Buying a Home in Salt Lake City, UT

head_left_image

Hire a professional, not a fortune teller who lost their crystal ball!

Fortune teller with crystal ballMany buyers ask their agents questions about what they think the market/seller/interest rates will do. It seems the prevailing attitude by many real estate agents is to laugh off such questions, or retort with a witty comment such as, "My crystal ball is on the fritz." Their response is more like that of the famous Magic 8-ball: "Reply hazy. Try again." And try again they do. Because they didn't hire a fortune teller to help them buy a home, they hired what they thought was a real estate professional.

Have we hit bottom? Should I wait to buy a home or buy now?

Buyers want to know about the market. Has it turned around? Is it still dropping? Well, I don't have a crystal ball, but I don't need one to give an honest response to their query.

Our market (Salt Lake City) is expected to continue in decline this year (2011). The rate of decline is slowing, but if they buy a home today, it will be worth less one year from now. We have not hit bottom. I tell all of my prospects this. Many still buy homes. Some wait. I don't have a problem with that. THIS is what they want to know. Not that I don't have a crystal ball.

For many people, waiting is a great idea! Unless the cost of renting is greater than the cost of buying, they can save a larger down payment and get a home in a year at a price below what they could buy a similar home for today.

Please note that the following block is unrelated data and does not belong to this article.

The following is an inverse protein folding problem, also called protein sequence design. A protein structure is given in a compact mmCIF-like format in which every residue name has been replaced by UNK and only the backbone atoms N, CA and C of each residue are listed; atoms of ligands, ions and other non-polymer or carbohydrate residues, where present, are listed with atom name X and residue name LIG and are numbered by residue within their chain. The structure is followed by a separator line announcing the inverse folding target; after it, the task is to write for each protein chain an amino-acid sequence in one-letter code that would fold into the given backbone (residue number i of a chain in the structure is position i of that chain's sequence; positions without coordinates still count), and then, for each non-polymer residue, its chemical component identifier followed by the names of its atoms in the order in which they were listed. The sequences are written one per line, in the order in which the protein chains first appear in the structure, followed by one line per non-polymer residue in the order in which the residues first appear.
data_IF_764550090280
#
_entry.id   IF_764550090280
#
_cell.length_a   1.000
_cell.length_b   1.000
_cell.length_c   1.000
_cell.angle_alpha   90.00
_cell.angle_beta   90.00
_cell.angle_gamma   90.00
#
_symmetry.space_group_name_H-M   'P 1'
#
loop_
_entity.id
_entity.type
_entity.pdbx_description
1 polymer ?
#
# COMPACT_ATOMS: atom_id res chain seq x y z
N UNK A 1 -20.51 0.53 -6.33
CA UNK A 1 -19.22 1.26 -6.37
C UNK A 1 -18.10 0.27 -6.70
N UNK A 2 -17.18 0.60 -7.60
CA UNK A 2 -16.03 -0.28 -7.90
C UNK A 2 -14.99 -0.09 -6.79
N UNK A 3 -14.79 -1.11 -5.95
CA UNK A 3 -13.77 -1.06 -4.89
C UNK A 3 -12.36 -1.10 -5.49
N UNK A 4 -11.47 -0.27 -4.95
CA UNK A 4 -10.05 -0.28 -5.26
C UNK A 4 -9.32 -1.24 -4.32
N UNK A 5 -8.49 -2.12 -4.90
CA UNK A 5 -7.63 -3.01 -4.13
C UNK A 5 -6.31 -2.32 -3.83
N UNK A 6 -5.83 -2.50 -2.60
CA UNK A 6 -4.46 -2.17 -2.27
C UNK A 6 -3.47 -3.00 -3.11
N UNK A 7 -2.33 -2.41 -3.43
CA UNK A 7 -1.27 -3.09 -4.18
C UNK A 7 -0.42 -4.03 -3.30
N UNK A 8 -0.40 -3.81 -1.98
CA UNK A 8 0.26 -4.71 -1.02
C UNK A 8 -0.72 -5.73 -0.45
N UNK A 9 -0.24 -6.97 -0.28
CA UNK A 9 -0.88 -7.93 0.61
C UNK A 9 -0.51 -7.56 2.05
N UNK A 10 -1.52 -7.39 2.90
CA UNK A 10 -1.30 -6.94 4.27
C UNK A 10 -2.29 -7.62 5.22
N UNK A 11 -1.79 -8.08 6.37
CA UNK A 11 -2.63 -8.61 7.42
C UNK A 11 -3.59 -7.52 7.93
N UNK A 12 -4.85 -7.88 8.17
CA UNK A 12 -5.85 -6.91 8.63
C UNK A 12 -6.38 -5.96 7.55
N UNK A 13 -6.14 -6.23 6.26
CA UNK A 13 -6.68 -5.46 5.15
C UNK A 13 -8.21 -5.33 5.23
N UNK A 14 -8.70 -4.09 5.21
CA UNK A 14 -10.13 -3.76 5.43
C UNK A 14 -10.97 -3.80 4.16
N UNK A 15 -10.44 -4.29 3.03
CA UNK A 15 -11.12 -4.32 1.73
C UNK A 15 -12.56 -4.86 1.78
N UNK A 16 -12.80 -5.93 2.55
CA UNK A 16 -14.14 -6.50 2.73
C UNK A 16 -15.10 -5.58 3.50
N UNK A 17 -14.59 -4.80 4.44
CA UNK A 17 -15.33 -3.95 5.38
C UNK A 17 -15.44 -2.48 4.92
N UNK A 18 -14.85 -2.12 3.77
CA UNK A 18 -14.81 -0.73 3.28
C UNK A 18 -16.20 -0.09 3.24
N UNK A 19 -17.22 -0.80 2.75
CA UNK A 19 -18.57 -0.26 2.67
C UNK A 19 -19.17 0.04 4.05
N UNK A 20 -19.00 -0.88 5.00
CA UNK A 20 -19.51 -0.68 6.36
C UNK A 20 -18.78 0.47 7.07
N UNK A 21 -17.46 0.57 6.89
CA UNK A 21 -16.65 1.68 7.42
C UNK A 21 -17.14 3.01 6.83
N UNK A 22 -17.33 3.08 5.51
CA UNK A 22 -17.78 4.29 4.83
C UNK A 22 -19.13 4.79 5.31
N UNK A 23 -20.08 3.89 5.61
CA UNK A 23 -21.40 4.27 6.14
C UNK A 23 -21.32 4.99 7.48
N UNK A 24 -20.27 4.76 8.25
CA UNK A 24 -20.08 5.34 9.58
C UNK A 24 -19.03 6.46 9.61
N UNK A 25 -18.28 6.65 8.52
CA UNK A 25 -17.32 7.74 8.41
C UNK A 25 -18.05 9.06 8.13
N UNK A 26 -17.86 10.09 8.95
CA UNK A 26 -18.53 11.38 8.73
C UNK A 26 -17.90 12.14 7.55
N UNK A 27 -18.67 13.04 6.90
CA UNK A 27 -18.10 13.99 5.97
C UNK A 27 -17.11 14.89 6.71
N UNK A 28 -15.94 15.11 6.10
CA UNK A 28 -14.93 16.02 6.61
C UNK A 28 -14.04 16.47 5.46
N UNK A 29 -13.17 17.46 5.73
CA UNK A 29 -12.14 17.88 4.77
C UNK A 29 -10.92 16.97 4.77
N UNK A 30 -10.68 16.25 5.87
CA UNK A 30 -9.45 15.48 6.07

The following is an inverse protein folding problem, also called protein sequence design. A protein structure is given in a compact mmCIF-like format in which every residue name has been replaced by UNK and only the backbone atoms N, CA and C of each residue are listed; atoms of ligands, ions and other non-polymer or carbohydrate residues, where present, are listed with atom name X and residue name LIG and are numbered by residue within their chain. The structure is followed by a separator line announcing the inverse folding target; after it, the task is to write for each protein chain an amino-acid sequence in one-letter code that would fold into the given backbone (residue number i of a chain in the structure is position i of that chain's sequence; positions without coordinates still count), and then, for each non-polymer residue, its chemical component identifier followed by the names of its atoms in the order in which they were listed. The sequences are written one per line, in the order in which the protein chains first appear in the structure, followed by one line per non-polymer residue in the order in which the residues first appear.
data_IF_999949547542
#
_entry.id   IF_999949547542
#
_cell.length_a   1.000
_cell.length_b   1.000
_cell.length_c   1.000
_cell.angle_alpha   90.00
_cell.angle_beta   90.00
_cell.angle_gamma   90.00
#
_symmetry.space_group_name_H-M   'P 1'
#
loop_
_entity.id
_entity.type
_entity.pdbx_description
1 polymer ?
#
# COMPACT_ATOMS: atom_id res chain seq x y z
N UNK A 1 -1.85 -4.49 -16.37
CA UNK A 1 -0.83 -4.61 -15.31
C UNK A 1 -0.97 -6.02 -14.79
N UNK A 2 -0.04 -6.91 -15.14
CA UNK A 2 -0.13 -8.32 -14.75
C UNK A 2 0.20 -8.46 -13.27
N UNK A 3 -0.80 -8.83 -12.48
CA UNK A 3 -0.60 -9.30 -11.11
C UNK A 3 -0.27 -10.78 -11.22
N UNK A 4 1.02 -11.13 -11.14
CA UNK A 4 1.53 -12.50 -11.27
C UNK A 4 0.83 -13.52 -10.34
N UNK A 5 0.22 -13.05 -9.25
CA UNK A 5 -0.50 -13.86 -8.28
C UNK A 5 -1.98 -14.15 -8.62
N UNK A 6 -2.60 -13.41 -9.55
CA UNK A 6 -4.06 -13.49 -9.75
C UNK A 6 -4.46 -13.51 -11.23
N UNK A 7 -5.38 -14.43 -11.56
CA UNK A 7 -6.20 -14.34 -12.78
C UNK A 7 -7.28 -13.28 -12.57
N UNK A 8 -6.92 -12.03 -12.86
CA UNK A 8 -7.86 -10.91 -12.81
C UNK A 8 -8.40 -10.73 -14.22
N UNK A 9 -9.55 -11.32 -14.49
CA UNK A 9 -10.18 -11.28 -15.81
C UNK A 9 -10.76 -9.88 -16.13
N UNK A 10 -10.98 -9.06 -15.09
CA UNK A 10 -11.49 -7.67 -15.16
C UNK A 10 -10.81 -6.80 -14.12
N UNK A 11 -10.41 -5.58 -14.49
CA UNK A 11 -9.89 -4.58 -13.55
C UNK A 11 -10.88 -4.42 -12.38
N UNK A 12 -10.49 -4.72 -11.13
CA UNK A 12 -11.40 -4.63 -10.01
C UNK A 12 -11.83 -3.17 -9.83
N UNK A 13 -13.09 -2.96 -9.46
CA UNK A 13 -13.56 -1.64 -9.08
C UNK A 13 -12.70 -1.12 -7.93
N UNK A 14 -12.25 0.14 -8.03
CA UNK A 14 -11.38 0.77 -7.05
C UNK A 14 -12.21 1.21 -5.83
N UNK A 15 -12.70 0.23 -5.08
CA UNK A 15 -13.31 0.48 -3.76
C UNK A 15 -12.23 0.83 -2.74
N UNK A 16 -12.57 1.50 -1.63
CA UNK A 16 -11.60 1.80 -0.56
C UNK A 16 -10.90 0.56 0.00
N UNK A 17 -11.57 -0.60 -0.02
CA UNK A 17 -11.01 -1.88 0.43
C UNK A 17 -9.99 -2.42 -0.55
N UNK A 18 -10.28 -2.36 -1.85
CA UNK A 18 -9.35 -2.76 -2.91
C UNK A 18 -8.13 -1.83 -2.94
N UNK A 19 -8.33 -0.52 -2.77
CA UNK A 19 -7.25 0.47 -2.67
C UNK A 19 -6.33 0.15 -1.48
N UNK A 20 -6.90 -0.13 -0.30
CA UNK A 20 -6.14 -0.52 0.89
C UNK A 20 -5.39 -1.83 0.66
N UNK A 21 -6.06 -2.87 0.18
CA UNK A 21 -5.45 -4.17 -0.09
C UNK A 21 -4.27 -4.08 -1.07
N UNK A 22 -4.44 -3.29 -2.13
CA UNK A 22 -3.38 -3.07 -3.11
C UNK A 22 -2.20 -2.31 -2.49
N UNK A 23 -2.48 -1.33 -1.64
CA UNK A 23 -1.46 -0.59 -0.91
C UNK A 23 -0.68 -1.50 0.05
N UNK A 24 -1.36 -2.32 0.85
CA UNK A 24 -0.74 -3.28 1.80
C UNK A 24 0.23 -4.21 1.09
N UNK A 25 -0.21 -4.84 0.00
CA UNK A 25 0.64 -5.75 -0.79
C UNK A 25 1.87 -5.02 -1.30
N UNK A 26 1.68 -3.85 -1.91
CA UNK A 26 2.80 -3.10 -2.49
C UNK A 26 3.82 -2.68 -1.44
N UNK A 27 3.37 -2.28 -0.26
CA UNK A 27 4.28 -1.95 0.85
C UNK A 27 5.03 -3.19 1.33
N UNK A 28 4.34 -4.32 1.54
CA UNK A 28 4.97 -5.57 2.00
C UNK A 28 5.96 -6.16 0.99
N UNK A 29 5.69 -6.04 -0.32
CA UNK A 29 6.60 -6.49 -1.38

Sure, interest rates could go up at any time, but the real estate agents and mortgage lenders have been using that line for the past 5 years. And buyers know this already. Every buyer needs to assess their long-term plans and determine if buying a home fits in with their plan. Responding to their question by telling them, "whether the market is in decline or on the rise is irrelevant if you plan on staying in the home for at least x years" is selling them, not educating them. Use a client's questions as an opportunity to educate them. My experience has been that educated buyers are easier to work with and make better decisions. They will buy when they are ready to buy and I'll be just as happy to help them buy in a year as I would be to help them buy today.

As a professional, you owe them a professional response. They may as well consult the Magic 8-ball if you are unwilling to give them a response based on facts and data. I'm a professional and when questions such as this are asked, it is my duty to respond professionally.

How much did the seller pay for the house?

If a client wants to know what the home last sold for and when, I'll tell them. Is it irrelevant? Perhaps. But I'm their agent, not a "salesperson". It takes only a short while for clients to realize what matters and what doesn't. Most people are not stupid. When I give them an answer or provide them with information they've requested, we can talk about whether it matters or not. I can ask them why they think it matters. Doing this gives me great insight in how to help them reach their goals.

How much equity does the seller have in the home?

There is nothing wrong with knowing how much equity a seller has in their house (positive or negative). I've seen upside down sellers bring tens of thousands of dollars to the closing table to sell and I've seen sellers with hundreds of thousands of dollars in equity in their properties not budge at all and NOT sell their home. No, what they owe does not change the market value, but getting an idea of the seller's apparent ablility to be flexible is helpful when developing a negotiations strategy, especially in this market.

Why are the sellers moving?